What should you be feeding your suckler cows after calving?
The calving period on suckler farms across the country is well underway. However, the inclement and adverse weather – in recent weeks – has put extra pressure on both farmers and cattle.
Normally, farmers aim to turn spring-calving suckler cows out to pasture as they calve; wet grazing platforms and poor growth rates has resulted in these animals being housed for longer periods. This prolonged housing period has exhausted fodder supplies on many farms.
The feed requirements during lactation are for maintenance, some growth (particularly heifers and young cows) and milk production. If the cow is being fed inadequately, she will start to utilise body reserves and this will have a negative effect come breeding.
Furthermore, the energy requirement of a freshly-calved cow is approximately double that of a dry cow. Farmers should try to minimise, and if possible avoid, body condition loss.
Cows have approximately 80 days to recover from calving to breeding if they are to maintain a 365-day calving interval. Body condition at calving tends to be related to body condition at service.
Milk yield peaks at approximately six-to-eight weeks after calving, which coincides with the breeding season. By then, these animals should have access to good-quality grass.
According to Teagasc, freshly-calved cows – in good condition – should be fed good-quality silage with a dry matter digestibility (DMD) of >70% until turnout.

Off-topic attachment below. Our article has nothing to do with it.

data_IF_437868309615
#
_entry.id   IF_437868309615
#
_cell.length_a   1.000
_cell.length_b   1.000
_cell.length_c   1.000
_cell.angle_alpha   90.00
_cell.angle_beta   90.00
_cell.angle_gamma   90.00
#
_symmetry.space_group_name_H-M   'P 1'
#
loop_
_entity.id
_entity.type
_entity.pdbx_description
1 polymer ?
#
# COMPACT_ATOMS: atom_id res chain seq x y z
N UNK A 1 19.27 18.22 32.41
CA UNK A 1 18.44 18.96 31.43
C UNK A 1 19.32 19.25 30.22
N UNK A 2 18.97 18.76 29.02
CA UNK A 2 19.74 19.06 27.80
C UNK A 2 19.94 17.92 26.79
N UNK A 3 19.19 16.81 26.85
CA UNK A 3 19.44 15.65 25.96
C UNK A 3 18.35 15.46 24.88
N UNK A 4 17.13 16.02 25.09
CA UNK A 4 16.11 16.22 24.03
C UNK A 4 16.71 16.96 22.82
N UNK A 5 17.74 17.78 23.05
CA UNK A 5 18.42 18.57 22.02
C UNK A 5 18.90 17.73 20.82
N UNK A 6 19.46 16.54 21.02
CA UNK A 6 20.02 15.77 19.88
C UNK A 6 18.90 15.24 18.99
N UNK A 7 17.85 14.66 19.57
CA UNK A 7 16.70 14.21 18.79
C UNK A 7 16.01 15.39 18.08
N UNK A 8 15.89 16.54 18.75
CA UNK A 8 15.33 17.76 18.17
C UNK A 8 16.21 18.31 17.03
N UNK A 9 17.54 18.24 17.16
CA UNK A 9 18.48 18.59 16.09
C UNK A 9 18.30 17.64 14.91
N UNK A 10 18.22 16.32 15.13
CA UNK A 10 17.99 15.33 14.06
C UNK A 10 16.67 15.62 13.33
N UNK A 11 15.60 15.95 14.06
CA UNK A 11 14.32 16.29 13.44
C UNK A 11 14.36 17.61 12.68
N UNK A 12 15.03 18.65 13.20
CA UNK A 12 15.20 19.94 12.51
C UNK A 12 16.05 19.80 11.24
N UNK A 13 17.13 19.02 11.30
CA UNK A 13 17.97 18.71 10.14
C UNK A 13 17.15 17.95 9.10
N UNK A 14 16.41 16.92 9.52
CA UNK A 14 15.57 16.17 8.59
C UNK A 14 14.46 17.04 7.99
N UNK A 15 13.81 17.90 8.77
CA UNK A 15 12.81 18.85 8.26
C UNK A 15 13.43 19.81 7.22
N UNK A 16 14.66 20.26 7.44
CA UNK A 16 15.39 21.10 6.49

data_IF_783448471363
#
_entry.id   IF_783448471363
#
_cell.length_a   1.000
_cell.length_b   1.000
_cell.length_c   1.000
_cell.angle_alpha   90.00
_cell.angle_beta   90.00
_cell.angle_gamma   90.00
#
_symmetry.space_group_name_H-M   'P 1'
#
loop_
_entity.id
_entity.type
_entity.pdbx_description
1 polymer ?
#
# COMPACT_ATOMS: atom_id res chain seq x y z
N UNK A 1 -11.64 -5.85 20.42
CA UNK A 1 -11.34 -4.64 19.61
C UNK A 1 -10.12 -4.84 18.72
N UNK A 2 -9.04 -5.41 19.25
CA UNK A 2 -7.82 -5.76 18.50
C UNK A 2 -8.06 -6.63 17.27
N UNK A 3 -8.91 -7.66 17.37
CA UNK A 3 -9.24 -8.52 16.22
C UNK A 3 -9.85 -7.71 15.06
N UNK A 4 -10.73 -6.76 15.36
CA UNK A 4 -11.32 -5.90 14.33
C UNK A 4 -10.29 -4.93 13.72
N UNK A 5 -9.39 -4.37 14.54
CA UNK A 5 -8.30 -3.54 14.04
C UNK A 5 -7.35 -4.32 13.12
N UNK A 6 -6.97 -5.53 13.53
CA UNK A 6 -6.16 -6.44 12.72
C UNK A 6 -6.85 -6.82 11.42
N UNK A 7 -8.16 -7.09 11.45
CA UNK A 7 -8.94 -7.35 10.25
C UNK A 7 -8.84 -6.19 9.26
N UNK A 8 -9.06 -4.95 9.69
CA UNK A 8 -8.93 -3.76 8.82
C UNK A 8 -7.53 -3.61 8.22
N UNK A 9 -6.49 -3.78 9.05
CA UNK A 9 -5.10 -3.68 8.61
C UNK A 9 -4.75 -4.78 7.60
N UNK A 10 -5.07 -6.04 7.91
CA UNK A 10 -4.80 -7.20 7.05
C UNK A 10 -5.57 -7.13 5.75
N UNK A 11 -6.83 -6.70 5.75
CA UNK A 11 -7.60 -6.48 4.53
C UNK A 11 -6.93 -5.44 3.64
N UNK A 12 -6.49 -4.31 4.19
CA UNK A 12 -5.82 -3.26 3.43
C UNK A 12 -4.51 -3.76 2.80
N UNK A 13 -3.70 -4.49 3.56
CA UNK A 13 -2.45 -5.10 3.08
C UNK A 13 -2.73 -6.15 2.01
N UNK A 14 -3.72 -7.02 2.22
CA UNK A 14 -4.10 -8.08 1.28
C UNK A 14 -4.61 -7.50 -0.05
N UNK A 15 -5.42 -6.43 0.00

In the instance where silage quality is poor (<68% DMD), cows should be supplemented with 1-2kg of meal, Teagasc says. The meal should have a high energy value (UFL 0.94+), with a protein content of 16%.
If calved cows are in poor condition, Teagasc says, moderate-quality silage fed with 2-3kg of meal is sufficient until turnout.
Heifers – according to Teagasc – require concentrate supplementation in all cases until turnout to pasture. Where silage quality is moderate to good, 1-2kg of meal should be fed; if silage quality is poor, 2-3kg of meal is required.
When cattle are turned out to a paddock of good-quality grass, concentrate supplementation can be stopped.
The need for minerals in the suckler cow diet is significantly lower than that of the dairy cow and, in general, mineral buckets/licks are adequate to supply minerals.
Major elements such as calcium, phosphorus and sodium will be adequately supplied in grazed grass and grass silage. However, magnesium must be supplied during the tetany risk period.
When turnout occurs, suckler cows are at high risk of grass tetany – particularly on lush grass, rich in potassium (K) and nitrogen (N) – in cold and wet conditions. According to Teagasc, cows need a supplement of 30g of magnesium during the high risk period.
- Pasture dusting;
- Molassed mineral buckets/licks;
- Magnesium ‘nut’ concentrate;
- Water application.